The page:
123rd Airlift Wing supports interoperability with exercise Immediate Response

  • Published
  • By Staff Sgt. Joshua Horton
  • 123rd Airlift Wing Public Affairs

More than 90 Airmen and three C-130 Hercules aircraft from the Kentucky Air National Guard’s 123rd Airlift Wing participated in Immediate Response 2019, a multinational exercise co-led by Croatian Armed Forces, Slovenian Armed Forces and U.S. Army Europe, at Aviano Air Base, May 9-22.

The purpose of the annual exercise is to build multinational readiness, enhance military-to-military relationships and improve interoperability between land forces to provide mutual assurance, deter regional aggression and support a balanced approach to security and stability in the Balkan region.

Maj. Trevor Sutherland, the 123rd AW’s air mission commander, said the exercise provided invaluable experience working with multiple partners.

“It validates all of our strategic plans,” said Sutherland, a pilot in the wing’s 165th Airlift Squadron. “You have our people interfacing with the Army and all these different agencies, and they were very impressed with the way our unit leaned forward.”

The exercise included approximately 6,000 participants from 15 nations including Albania, Bosnia and Herzegovina, Croatia, France, Germany, Hungary, Italy, Kosovo, Lithuania, Montenegro, North Macedonia, Poland, Slovenia, the United Kingdom and the United States.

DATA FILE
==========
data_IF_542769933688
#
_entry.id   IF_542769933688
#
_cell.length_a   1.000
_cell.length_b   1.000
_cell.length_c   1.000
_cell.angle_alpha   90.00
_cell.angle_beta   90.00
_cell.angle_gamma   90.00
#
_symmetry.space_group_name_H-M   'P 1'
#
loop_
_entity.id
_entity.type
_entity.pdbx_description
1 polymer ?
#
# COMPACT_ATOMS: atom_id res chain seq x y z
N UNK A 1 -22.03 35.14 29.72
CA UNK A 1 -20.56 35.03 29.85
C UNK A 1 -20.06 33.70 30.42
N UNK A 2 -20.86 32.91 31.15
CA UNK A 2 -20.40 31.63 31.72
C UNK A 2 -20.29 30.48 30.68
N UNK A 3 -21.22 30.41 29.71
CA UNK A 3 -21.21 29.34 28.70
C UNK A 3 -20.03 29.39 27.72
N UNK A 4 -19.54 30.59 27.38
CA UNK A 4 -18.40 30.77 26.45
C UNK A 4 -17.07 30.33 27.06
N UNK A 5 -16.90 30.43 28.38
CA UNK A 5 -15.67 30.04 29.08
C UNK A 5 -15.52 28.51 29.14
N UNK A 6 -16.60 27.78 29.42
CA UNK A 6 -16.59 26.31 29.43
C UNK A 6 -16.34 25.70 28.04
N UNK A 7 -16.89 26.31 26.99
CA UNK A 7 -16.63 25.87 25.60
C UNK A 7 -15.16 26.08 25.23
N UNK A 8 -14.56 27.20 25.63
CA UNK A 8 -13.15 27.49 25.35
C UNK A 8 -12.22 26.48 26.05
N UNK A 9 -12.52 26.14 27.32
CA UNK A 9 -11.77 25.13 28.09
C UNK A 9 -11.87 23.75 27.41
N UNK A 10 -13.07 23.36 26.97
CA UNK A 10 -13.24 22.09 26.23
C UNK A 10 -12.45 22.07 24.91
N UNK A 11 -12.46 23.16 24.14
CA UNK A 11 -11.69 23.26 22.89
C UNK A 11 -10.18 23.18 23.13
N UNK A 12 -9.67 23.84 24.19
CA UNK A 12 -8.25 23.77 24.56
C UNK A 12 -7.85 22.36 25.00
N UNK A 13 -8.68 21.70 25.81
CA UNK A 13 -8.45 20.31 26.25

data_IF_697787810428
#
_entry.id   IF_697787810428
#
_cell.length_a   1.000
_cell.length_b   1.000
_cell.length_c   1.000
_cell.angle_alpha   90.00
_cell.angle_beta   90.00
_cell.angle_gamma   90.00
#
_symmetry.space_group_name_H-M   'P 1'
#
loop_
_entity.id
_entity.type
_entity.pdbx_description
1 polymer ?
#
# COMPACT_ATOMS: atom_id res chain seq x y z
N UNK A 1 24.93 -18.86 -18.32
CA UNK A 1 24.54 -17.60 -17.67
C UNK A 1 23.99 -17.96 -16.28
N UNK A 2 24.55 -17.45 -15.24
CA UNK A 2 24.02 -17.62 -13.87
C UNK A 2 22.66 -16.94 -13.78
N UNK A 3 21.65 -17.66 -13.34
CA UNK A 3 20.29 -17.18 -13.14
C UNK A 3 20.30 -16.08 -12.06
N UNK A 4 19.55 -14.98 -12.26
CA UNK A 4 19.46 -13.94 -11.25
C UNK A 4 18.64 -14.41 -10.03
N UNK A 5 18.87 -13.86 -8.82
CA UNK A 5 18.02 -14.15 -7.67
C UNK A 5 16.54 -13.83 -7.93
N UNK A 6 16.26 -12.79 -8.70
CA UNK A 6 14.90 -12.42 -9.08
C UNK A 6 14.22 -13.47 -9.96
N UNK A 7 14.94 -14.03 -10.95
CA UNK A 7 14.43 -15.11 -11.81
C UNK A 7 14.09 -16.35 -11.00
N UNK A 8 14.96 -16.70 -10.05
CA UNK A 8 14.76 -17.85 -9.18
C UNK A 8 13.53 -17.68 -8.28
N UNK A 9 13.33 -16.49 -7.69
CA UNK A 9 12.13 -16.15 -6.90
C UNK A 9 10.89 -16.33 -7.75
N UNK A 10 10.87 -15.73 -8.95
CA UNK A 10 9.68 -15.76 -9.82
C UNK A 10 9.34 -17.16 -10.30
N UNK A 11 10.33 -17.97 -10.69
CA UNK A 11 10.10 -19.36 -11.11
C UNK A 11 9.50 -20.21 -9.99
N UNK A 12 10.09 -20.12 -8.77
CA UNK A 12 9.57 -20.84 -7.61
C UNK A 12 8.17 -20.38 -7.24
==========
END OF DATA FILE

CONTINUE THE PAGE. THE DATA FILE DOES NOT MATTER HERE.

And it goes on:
In addition to improving relationships and interoperability with allies and partners, the exercise also provided a good training opportunity for newer Airmen, said Master Sgt. Hunter Hurd, a 123rd Maintenance Group flightline production controller and production superintendent for the mission.

“I think this was an excellent training experience; it really shows the younger folks why they went to school for as long as they did and why they worked those long hours,” Hurd said. “They can see the fruits of their labor in the sorties that the aircrews are flying.”

Airman Tanner Soward, a new 123rd Operations Group aviation resource management Airman, agreed.

“It was great being able to work with other units and countries,” Soward said. “I learned a lot about doing my job without using the systems that we have back home.”